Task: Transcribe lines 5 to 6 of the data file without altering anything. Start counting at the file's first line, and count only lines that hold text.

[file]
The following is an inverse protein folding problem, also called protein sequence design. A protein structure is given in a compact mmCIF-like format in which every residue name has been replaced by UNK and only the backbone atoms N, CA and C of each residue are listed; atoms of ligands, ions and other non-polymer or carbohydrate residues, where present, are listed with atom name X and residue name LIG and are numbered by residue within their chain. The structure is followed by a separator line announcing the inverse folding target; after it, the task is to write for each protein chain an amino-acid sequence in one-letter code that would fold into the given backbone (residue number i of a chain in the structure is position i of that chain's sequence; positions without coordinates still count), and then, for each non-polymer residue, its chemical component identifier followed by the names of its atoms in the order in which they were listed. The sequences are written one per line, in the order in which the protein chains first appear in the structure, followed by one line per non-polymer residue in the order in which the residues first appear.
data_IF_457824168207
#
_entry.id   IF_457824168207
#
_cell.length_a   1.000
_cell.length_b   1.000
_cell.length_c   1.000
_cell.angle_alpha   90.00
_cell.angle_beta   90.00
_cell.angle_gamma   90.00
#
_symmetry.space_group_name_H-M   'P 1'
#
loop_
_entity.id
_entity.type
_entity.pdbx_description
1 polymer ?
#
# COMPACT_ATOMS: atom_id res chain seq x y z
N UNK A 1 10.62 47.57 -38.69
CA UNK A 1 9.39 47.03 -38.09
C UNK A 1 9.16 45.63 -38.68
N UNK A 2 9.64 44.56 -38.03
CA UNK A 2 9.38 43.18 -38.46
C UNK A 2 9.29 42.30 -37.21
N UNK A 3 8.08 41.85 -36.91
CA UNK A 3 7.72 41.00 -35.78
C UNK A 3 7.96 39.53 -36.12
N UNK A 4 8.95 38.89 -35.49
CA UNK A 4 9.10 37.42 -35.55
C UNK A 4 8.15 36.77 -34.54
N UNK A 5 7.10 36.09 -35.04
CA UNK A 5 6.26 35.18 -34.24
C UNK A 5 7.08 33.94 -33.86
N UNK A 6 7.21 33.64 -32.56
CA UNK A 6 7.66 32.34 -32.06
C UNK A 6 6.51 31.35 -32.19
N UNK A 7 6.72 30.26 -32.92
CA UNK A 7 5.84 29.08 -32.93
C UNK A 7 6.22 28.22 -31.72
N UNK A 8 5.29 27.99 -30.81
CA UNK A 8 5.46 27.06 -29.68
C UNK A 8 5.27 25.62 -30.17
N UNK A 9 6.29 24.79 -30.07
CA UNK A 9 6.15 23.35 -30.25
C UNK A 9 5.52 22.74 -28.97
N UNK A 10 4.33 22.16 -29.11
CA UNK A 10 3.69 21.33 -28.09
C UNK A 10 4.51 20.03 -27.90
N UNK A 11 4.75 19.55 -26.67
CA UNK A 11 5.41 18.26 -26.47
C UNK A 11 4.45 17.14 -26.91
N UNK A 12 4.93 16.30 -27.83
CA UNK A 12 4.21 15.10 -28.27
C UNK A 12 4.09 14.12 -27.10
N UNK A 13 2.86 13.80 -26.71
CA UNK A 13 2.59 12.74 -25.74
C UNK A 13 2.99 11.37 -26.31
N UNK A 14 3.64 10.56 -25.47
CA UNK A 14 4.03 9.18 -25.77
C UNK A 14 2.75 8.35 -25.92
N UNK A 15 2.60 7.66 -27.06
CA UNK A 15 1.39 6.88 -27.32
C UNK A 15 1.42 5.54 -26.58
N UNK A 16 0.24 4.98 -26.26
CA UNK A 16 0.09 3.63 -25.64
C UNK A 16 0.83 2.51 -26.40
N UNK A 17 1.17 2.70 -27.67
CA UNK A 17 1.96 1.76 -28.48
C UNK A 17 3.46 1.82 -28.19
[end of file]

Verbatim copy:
#
_cell.length_a   1.000